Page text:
When it comes to braking, in harsh conditions winter tyres are extremely effective. At 18mph a car with conventional tyres will take an extra 11 metres to stop, which is the length of a double decker bus.

You can read more about the benefits of winter tyres in our article: why use winter tyres when driving in the UK.

And What about the Cost of Winter Tyres?

The increased safety of driving with winter tyres when temperatures reach below 7°C would indicate that the cost would be a small price to pay. However, when you take a closer look at the cost over time, winter tyres aren’t such a big outlay that you might imagine.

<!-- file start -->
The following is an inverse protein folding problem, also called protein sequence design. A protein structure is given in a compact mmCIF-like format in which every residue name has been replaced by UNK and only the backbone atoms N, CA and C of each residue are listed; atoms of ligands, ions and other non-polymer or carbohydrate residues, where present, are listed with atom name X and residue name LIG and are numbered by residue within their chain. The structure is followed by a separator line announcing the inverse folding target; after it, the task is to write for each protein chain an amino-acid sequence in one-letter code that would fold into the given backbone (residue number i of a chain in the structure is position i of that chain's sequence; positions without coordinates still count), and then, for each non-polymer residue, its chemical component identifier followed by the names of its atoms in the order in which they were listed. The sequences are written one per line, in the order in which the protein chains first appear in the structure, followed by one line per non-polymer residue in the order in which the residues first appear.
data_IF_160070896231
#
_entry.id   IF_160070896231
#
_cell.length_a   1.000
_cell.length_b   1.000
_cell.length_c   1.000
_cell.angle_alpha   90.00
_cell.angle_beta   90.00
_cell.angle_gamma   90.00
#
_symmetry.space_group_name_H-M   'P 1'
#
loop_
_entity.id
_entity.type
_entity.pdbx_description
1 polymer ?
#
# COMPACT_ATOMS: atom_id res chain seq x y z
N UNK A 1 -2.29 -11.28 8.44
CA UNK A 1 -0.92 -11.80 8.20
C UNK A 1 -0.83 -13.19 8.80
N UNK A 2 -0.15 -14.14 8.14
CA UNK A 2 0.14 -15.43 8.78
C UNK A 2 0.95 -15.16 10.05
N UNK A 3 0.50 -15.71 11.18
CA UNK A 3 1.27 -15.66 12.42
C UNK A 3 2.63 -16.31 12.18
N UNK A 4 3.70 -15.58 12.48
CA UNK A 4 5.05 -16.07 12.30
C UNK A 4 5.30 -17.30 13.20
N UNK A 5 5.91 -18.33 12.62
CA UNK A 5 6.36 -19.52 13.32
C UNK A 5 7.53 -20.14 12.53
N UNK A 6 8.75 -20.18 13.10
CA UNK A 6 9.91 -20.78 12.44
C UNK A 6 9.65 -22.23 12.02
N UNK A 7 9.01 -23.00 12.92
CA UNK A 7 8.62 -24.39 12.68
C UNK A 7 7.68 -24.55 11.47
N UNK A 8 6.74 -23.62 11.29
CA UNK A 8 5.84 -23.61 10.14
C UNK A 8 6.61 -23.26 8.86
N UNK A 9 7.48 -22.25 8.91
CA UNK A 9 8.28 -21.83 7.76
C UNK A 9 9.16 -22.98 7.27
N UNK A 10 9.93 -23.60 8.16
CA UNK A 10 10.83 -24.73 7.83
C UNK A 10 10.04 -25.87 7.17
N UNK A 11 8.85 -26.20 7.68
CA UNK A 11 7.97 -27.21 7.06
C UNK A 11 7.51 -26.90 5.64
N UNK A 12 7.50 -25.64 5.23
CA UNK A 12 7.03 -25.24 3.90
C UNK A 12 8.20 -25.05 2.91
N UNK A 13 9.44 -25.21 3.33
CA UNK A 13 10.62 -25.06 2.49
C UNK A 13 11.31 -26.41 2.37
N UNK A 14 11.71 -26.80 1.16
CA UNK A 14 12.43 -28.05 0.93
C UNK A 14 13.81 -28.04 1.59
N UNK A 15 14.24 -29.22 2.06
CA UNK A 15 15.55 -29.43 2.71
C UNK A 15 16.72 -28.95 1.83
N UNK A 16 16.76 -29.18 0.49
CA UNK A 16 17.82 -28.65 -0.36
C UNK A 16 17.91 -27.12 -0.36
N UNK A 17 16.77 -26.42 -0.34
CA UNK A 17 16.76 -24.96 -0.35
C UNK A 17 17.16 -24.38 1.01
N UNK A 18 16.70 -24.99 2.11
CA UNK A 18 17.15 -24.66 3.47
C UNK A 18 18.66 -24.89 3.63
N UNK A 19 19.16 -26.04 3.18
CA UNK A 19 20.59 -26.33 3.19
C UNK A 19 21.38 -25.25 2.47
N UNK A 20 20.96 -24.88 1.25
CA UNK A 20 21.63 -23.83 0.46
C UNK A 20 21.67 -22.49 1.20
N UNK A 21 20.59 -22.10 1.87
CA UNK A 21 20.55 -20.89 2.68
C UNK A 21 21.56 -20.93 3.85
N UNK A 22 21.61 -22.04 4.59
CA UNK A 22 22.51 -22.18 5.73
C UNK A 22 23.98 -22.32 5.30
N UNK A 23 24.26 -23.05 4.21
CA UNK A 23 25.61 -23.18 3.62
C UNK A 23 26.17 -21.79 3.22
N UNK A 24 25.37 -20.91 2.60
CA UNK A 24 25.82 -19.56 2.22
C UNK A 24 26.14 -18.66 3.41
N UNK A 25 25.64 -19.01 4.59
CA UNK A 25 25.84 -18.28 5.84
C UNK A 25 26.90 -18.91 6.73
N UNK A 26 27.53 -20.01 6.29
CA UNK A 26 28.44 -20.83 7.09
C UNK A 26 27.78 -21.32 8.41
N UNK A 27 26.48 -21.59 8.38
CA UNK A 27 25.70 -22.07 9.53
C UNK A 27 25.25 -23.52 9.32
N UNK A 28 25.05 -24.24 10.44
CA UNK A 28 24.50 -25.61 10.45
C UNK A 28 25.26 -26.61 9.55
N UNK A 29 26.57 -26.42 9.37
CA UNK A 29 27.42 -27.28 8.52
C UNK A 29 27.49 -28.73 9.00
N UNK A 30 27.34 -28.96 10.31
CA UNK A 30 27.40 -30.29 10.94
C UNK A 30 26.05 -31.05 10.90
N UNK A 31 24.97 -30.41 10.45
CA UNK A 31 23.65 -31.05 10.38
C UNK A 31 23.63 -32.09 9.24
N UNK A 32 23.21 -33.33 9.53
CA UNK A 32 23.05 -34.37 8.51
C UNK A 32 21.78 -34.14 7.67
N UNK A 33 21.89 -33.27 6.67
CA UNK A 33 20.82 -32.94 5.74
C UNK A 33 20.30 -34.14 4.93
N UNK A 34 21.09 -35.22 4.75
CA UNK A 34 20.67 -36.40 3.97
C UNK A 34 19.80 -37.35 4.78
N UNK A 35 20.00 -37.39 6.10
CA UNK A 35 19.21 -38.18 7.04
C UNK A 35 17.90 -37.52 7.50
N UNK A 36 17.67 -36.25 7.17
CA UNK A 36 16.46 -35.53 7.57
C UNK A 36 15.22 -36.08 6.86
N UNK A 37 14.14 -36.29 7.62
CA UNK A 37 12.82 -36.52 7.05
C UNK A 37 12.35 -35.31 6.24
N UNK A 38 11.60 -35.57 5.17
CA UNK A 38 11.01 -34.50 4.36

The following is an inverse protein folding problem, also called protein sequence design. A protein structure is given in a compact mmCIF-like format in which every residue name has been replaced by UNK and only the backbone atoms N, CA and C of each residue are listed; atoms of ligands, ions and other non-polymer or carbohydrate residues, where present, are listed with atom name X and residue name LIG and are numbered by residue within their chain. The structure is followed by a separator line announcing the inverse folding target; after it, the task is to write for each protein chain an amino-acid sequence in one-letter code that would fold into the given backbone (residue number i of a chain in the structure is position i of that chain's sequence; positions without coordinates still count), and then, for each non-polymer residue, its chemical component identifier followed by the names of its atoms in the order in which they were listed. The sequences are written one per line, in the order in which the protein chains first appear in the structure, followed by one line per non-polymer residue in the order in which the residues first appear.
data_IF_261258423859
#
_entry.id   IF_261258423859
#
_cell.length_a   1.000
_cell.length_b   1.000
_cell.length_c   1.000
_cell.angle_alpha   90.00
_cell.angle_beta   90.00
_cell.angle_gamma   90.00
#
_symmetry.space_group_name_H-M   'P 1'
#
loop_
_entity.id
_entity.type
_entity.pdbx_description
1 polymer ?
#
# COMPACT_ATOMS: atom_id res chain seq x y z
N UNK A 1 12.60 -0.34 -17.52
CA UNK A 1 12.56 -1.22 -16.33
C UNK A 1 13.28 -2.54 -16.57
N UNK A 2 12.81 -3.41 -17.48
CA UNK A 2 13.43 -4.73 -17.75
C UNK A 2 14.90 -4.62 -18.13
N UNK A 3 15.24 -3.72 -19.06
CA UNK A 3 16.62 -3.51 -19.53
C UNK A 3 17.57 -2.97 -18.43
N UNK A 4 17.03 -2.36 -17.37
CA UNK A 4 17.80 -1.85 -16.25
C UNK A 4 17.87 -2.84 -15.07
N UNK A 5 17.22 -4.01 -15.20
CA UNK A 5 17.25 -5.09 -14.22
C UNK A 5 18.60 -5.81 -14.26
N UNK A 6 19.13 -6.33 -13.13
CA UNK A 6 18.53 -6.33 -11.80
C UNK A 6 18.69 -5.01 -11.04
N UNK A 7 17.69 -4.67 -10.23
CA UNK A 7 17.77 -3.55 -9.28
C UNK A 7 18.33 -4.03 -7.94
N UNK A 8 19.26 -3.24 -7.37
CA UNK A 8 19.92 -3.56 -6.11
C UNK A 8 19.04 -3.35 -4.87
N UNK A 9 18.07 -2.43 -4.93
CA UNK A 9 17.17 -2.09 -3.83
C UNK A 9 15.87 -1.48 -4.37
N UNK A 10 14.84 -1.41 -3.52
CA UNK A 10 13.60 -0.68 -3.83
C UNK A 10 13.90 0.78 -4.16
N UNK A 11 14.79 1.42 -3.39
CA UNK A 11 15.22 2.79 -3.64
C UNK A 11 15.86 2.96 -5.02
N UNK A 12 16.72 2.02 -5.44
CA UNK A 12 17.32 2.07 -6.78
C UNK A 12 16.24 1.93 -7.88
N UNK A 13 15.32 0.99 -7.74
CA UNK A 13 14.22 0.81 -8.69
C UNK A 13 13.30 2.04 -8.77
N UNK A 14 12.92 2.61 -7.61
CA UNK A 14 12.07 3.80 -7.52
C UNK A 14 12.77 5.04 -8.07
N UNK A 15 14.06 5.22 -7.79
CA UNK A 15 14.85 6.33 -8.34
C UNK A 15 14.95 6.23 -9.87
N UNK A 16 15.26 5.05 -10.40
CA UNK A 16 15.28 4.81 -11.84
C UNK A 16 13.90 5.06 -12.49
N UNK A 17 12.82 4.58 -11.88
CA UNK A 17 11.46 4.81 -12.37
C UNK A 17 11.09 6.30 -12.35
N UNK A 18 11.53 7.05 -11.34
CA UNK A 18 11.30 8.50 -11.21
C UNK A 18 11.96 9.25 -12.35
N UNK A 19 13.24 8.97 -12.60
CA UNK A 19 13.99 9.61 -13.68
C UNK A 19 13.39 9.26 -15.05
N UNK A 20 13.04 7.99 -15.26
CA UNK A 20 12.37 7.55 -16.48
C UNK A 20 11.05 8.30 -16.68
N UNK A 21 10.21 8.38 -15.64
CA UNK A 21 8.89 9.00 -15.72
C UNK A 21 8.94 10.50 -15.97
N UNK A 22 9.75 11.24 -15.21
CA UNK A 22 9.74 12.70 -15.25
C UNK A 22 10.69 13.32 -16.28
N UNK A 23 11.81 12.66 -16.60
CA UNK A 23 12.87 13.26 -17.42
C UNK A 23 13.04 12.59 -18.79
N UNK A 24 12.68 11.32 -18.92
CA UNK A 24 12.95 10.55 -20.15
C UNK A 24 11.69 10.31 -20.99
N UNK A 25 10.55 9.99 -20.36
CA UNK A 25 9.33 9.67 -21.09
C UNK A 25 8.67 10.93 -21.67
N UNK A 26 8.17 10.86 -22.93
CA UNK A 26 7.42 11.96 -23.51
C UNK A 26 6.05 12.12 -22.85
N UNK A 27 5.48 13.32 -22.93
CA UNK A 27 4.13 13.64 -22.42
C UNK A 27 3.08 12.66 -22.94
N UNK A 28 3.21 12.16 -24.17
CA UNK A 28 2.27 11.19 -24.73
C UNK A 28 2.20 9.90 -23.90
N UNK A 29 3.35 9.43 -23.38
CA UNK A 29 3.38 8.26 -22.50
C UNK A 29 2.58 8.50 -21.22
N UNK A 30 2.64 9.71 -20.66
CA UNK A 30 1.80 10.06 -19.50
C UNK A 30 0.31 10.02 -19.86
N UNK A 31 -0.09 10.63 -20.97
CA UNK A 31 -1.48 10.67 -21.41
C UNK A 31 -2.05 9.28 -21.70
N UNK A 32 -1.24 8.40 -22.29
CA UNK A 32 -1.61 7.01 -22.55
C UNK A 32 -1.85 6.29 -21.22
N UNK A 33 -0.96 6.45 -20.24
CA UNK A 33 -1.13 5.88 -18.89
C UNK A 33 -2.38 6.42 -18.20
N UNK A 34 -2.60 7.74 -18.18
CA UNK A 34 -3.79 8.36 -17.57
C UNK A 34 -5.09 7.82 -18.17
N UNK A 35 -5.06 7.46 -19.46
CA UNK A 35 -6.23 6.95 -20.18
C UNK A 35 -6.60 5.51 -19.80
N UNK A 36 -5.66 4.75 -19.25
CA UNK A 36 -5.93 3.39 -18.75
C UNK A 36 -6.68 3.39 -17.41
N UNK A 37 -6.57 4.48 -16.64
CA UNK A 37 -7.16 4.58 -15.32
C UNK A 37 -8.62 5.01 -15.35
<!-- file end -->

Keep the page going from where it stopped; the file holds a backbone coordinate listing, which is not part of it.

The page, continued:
If you drive regularly, your summer tyres will wear out a lot quicker in winter. This means that you’ll be in the market for new tyres a lot sooner than you otherwise would be if you switched to winter tyres in the colder months.

Worse than that, when a summer tyre loses its elasticity in the cold temperatures, the rubber may crack. If the damage is severe enough, you’ll need a new set of tyres there and then.

A set of good quality tyres for both winter and summer will provide better safety and performance for longer than two sets of poorer quality summer tyres.

The All Season Compromise